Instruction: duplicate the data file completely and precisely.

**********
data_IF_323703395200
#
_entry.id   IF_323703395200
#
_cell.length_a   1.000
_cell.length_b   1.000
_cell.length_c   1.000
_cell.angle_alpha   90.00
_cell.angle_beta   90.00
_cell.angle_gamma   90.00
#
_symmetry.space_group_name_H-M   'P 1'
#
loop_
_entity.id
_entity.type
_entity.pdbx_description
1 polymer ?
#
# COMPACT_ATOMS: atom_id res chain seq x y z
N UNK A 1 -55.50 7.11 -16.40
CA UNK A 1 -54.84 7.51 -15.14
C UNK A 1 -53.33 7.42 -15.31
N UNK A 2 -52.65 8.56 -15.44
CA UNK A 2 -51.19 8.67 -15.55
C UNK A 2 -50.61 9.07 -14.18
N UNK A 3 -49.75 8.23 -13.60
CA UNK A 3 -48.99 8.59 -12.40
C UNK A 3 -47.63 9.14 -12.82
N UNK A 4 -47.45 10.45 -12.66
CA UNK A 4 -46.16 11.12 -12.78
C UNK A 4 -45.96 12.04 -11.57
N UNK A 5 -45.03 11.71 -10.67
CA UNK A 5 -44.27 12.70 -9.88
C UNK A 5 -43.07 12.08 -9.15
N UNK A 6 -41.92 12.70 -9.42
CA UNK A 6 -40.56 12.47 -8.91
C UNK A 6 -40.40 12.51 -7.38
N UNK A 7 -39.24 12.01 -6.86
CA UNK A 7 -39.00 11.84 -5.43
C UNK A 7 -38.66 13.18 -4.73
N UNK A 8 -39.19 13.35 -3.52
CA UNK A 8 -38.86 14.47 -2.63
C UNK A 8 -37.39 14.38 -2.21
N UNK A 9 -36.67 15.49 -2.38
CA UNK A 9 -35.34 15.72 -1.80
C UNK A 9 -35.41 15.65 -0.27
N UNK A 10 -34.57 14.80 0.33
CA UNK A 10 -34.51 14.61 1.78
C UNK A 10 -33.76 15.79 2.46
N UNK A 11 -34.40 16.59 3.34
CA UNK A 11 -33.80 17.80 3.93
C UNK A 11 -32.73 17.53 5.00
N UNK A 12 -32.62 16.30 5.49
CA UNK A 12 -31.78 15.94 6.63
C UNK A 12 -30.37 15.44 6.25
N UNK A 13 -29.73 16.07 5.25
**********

data_IF_323703395200
#
_entry.id   IF_323703395200
#
_cell.length_a   1.000
_cell.length_b   1.000
_cell.length_c   1.000
_cell.angle_alpha   90.00
_cell.angle_beta   90.00
_cell.angle_gamma   90.00
#
_symmetry.space_group_name_H-M   'P 1'
#
loop_
_entity.id
_entity.type
_entity.pdbx_description
1 polymer ?
#
# COMPACT_ATOMS: atom_id res chain seq x y z
N UNK A 1 -55.50 7.11 -16.40
CA UNK A 1 -54.84 7.51 -15.14
C UNK A 1 -53.33 7.42 -15.31
N UNK A 2 -52.65 8.56 -15.44
CA UNK A 2 -51.19 8.67 -15.55
C UNK A 2 -50.61 9.07 -14.18
N UNK A 3 -49.75 8.23 -13.60
CA UNK A 3 -48.99 8.59 -12.40
C UNK A 3 -47.63 9.14 -12.82
N UNK A 4 -47.45 10.45 -12.66
CA UNK A 4 -46.16 11.12 -12.78
C UNK A 4 -45.96 12.04 -11.57
N UNK A 5 -45.03 11.71 -10.67
CA UNK A 5 -44.27 12.70 -9.88
C UNK A 5 -43.07 12.08 -9.15
N UNK A 6 -41.92 12.70 -9.42
CA UNK A 6 -40.56 12.47 -8.91
C UNK A 6 -40.40 12.51 -7.38
N UNK A 7 -39.24 12.01 -6.86
CA UNK A 7 -39.00 11.84 -5.43
C UNK A 7 -38.66 13.18 -4.73
N UNK A 8 -39.19 13.35 -3.52
CA UNK A 8 -38.86 14.47 -2.63
C UNK A 8 -37.39 14.38 -2.21
N UNK A 9 -36.67 15.49 -2.38
CA UNK A 9 -35.34 15.72 -1.80
C UNK A 9 -35.41 15.65 -0.27
N UNK A 10 -34.57 14.80 0.33
CA UNK A 10 -34.51 14.61 1.78
C UNK A 10 -33.76 15.79 2.46
N UNK A 11 -34.40 16.59 3.34
CA UNK A 11 -33.80 17.80 3.93
C UNK A 11 -32.73 17.53 5.00
N UNK A 12 -32.62 16.30 5.49
CA UNK A 12 -31.78 15.94 6.63
C UNK A 12 -30.37 15.44 6.25
N UNK A 13 -29.73 16.07 5.25